Numeric Haskell: A Vector Tutorial
Vector is a Haskell library for working with arrays, with an emphasis on raw performance, whilst retaining a rich interface. The main data types are boxed and unboxed arrays, and arrays may be immutable (pure), or mutable. Arrays are indexed by non-negative
The vector library has an API similar to the famous Haskell list library, with many of the same names.
This tutorial is modelled on the NumPy tutorial.
- 1 Quick Tour
- 2 The Tutorial
- 2.1 Simple example
- 2.2 Array Types
- 2.3 Array Creation
- 2.4 Basic Operations
- 2.5 Indexing, Slicing and Iterating
- 2.6 Bulk operations
- 2.7 Stacking together different arrays
- 2.8 Splitting one array into several smaller ones
- 2.9 Copies and Views
- 2.10 No Copy at All
- 2.11 Indexing with Arrays of Indices
- 2.12 Indexing with Boolean Arrays
- 2.13 Permutations
- 2.14 Randoms
- 2.15 IO
- 2.16 References
Here is a quick overview to get you started.
Importing the library
Download the vector package:
$ cabal install vector
and import it as, for boxed arrays:
import qualified Data.Vector as V
import qualified Data.Vector.Unboxed as V
for unboxed arrays. The library needs to be imported qualified as it shares the same function names as list operations in the Prelude.
New vectors can be generated in many ways:
$ ghci GHCi, version 6.12.1: http://www.haskell.org/ghc/ :? for help Loading package ghc-prim ... linking ... done. Loading package integer-gmp ... linking ... done. Loading package base ... linking ... done. Loading package ffi-1.0 ... linking ... done. Prelude> :m + Data.Vector -- Generating a vector from a list: Prelude Data.Vector> let a = fromList [10, 20, 30, 40] Prelude Data.Vector> a fromList [10,20,30,40] :: Data.Vector.Vector -- Or filled from a sequence Prelude Data.Vector> enumFromStepN 10 10 4 fromList [10,20,30,40] :: Data.Vector.Vector -- A vector created from four consecutive values Prelude Data.Vector> enumFromN 10 4 fromList [10,11,12,13] :: Data.Vector.Vector
You can also build vectors using operations similar to lists:
-- The empty vector Prelude Data.Vector> empty fromList  :: Data.Vector.Vector -- A vector of length one Prelude Data.Vector> singleton 2 fromList  :: Data.Vector.Vector -- A vector of length 10, filled with the value '2' -- Note that to disambiguate names, -- and avoid a clash with the Prelude, -- with use the full path to the Vector module Prelude Data.Vector> Data.Vector.replicate 10 2 fromList [2,2,2,2,2,2,2,2,2,2] :: Data.Vector.Vector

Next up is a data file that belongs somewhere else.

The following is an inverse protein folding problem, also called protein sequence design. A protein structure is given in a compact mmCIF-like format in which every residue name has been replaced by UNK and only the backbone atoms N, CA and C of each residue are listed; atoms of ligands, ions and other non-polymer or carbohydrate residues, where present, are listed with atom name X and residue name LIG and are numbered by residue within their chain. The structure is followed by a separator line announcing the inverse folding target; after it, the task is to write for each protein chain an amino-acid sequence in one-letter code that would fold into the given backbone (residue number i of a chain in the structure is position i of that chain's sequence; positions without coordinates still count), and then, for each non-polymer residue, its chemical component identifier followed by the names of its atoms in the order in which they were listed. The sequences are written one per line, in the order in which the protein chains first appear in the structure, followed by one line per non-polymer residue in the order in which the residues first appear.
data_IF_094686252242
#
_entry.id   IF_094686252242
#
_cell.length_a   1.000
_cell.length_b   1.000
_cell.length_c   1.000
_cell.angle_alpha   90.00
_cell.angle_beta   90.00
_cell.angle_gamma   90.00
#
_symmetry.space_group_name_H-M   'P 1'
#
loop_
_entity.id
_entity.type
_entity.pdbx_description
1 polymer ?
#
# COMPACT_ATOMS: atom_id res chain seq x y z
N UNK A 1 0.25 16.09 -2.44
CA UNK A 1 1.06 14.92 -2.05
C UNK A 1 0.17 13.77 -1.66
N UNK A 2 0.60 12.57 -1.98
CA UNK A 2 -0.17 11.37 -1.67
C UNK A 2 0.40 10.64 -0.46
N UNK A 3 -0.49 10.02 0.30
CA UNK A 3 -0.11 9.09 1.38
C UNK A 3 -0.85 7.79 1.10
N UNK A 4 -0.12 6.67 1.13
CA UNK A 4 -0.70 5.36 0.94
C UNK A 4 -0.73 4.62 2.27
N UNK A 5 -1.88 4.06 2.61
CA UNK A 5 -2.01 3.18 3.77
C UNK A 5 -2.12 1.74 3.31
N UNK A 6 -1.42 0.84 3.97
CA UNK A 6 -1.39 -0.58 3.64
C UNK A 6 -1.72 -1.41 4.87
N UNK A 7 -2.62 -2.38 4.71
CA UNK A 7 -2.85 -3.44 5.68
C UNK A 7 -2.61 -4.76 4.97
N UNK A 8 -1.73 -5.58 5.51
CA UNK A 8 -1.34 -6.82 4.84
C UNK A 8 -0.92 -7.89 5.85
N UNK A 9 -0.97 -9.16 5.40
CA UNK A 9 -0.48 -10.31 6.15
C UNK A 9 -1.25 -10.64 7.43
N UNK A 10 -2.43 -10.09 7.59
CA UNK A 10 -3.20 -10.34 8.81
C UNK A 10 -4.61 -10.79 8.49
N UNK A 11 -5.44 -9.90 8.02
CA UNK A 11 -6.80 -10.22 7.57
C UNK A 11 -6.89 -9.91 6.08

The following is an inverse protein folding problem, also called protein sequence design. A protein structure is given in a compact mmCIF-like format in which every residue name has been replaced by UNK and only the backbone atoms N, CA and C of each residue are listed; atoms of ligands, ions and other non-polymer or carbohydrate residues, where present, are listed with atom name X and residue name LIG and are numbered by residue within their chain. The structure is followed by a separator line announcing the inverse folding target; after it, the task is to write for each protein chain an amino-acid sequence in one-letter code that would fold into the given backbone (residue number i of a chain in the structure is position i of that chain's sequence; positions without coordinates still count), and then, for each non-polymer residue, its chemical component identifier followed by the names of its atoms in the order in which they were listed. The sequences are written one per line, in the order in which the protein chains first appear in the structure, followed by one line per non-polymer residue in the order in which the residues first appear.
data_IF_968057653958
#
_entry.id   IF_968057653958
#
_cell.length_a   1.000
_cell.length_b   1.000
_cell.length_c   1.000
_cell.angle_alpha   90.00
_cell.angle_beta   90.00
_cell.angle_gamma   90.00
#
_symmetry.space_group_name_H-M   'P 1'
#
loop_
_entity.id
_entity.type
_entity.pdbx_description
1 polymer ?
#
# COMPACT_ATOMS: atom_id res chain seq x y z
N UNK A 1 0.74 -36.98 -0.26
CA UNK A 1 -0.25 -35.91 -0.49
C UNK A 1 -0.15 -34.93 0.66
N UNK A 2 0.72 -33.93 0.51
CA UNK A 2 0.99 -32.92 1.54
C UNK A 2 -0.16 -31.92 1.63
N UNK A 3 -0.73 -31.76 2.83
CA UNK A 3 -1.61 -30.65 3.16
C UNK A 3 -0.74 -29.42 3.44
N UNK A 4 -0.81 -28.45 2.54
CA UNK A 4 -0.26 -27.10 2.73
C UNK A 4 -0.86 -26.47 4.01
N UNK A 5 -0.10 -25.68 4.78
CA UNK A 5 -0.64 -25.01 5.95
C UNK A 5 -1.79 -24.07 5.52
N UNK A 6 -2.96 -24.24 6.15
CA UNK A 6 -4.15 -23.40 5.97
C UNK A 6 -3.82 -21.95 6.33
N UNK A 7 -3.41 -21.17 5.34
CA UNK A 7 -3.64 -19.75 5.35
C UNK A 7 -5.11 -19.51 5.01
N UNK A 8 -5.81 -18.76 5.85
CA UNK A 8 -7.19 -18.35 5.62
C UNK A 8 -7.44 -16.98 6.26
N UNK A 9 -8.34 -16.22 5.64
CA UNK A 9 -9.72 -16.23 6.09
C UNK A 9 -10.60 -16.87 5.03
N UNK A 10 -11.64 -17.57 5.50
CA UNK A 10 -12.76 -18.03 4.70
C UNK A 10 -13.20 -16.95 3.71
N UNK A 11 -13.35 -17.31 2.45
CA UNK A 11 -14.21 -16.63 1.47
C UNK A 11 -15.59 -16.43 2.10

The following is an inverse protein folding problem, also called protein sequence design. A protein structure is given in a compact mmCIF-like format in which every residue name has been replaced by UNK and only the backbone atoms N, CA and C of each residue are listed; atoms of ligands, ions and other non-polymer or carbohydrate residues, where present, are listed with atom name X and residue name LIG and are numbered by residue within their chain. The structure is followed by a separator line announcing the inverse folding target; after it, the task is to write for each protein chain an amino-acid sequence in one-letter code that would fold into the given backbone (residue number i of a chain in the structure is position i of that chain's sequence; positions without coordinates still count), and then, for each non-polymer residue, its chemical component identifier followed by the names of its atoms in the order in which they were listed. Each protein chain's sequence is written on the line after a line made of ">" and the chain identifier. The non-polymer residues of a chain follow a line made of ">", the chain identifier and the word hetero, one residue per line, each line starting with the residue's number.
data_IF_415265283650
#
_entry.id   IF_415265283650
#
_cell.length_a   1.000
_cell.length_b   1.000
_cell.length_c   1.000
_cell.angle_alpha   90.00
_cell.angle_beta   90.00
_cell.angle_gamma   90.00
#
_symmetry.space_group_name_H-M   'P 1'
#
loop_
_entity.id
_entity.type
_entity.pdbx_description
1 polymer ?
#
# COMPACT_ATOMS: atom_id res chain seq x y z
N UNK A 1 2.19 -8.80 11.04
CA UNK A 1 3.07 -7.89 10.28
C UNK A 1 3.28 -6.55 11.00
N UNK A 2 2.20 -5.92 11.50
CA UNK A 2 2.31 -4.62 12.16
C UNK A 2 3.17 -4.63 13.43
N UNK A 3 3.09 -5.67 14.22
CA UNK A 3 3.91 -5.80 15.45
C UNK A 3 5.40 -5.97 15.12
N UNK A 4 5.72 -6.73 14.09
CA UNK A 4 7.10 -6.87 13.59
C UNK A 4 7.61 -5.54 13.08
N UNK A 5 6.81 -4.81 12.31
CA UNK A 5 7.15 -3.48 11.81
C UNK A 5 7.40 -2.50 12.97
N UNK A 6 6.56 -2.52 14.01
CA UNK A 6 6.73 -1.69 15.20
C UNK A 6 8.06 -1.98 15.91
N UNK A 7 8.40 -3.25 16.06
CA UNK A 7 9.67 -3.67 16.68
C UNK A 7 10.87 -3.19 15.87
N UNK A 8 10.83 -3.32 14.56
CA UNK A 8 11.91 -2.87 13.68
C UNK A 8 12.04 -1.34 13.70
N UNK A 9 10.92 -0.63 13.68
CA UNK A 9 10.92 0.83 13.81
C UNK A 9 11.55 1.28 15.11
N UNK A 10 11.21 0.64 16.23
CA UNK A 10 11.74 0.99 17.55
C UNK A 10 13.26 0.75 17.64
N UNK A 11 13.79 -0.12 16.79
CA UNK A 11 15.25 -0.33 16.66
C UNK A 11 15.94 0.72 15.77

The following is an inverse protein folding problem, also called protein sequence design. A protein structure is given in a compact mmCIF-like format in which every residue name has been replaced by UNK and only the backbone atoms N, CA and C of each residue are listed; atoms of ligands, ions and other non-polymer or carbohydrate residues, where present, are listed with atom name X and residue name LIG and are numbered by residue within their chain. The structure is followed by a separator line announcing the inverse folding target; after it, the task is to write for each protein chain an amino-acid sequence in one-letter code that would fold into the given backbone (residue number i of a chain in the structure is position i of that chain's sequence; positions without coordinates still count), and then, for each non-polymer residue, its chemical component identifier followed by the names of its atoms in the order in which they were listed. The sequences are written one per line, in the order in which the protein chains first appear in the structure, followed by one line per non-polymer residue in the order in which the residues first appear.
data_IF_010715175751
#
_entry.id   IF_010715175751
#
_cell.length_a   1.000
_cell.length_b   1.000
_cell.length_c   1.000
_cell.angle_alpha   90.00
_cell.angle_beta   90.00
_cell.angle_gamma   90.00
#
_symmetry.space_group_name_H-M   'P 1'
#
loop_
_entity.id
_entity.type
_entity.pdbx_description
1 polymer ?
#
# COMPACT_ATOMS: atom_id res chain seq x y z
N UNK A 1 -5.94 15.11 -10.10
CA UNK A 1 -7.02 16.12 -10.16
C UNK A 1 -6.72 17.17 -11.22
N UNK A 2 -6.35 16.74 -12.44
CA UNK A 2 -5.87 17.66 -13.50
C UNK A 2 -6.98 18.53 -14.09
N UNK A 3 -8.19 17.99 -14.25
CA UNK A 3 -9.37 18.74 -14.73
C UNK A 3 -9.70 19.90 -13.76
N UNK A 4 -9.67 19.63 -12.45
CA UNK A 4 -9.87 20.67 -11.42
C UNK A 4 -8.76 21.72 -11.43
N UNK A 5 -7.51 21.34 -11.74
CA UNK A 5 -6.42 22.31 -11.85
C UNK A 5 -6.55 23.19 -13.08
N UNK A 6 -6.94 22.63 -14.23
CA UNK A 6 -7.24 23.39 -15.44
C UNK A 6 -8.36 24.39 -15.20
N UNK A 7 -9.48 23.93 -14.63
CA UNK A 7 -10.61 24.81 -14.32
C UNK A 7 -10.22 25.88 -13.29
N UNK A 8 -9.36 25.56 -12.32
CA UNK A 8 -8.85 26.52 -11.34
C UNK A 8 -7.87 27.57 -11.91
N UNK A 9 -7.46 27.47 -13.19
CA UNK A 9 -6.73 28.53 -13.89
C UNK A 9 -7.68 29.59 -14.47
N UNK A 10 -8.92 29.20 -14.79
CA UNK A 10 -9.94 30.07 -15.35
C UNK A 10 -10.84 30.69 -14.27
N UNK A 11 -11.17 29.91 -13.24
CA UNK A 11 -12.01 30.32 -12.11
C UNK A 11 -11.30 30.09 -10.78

In general, you may construct new vectors by applying a function to the index space:
Prelude Data.Vector> generate 10 (^2) fromList [0,1,4,9,16,25,36,49,64,81] :: Data.Vector.Vector
Vectors may have more than one dimension:
-- Here we create a two dimensional vector, 10 columns, -- each row filled with the row index. Prelude Data.Vector> let x = generate 10 (\n -> Data.Vector.replicate 10 n) -- The type is "Vector of Vector of Ints" Prelude Data.Vector> :t x x :: Vector (Vector Int)
Vectors may be grown or shrunk arbitrarily:
Prelude Data.Vector> let y = Data.Vector.enumFromTo 0 11 Prelude Data.Vector> y fromList [0,1,2,3,4,5,6,7,8,9,10,11] :: Data.Vector.Vector -- Take the first 3 elements as a new vector Prelude Data.Vector> Data.Vector.take 3 y fromList [0,1,2] :: Data.Vector.Vector -- Duplicate and join the vector Prelude Data.Vector> y Data.Vector.++ y fromList [0,1,2,3,4,5,6,7,8,9,10,11,0,1,2,3,4,5,6,7,8,9,10,11] :: Data.Vector.Vector
Just as with lists, you can iterate (map) over arrays, reduce them (fold), filter them, or join them in various ways:
-- mapping a function over the elements of a vector Prelude Data.Vector> Data.Vector.map (^2) y fromList [0,1,4,9,16,25,36,49,64,81,100,121] :: Data.Vector.Vector -- Extract only the odd elements from a vector Prelude Data.Vector> Data.Vector.filter odd y fromList [1,3,5,7,9,11] :: Data.Vector.Vector -- Reduce a vector Prelude Data.Vector> Data.Vector.foldl (+) 0 y 66 -- Take a scan (partial results from a reduction): Prelude Data.Vector> Data.Vector.scanl (+) 0 y fromList [0,0,1,3,6,10,15,21,28,36,45,55,66] :: Data.Vector.Vector -- Zip two arrays pairwise, into an array of pairs Prelude Data.Vector> Data.Vector.zip y y fromList [(0,0),(1,1),(2,2),(3,3),(4,4),(5,5),(6,6),(7,7),(8,8),(9,9),(10,10),(11,11)] :: Data.Vector.Vector
And like all good arrays, you can index them in various ways:
-- Take the first element Prelude Data.Vector> Data.Vector.head y 0 -- Take the last element Prelude Data.Vector> Data.Vector.tail y fromList [1,2,3,4,5,6,7,8,9,10,11] :: Data.Vector.Vector -- Take an arbitrary element Prelude Data.Vector> y ! 4 4
The vector package provides a several types of array. The most general interface is via Data.Vector, which provides for boxed arrays, holding any type.
There are also more specialized array types:
which provide unboxed arrays (i.e. no closures) and storable arrays (data that is pinned, and may be passed to and from C via a Ptr).
You can create the arrays in many ways, for example, from a regular Haskell list:
let a = fromList [2,3,4] Prelude Data.Vector> a fromList [2,3,4] :: Data.Vector.Vector Prelude Data.Vector> :t a a :: Vector Integer
GHCi will print the contents of the vector as executable code.
To create a multidimensional array, you can use a nested list generator to fill it:
Prelude Data.Vector> let x = fromList [ fromList [1 .. x] | x <- [1..10] ] Prelude Data.Vector> :t x x :: Vector (Vector Integer)
-- XXX TODO need a better printing function for multidimensional arrays.
You can also just create arrays filled with zeroes:
Prelude Data.Vector> Data.Vector.replicate 10 0 fromList [0,0,0,0,0,0,0,0,0,0] :: Data.Vector.Vector
And you can fill arrays from a sequence generator:
Prelude Data.Vector> enumFromN 1 10 fromList [1,2,3,4,5,6,7,8,9,10] :: Data.Vector.Vector Prelude Data.Vector> enumFromStepN 0 10 10 fromList [0,10,20,30,40,50,60,70,80,90] :: Data.Vector.Vector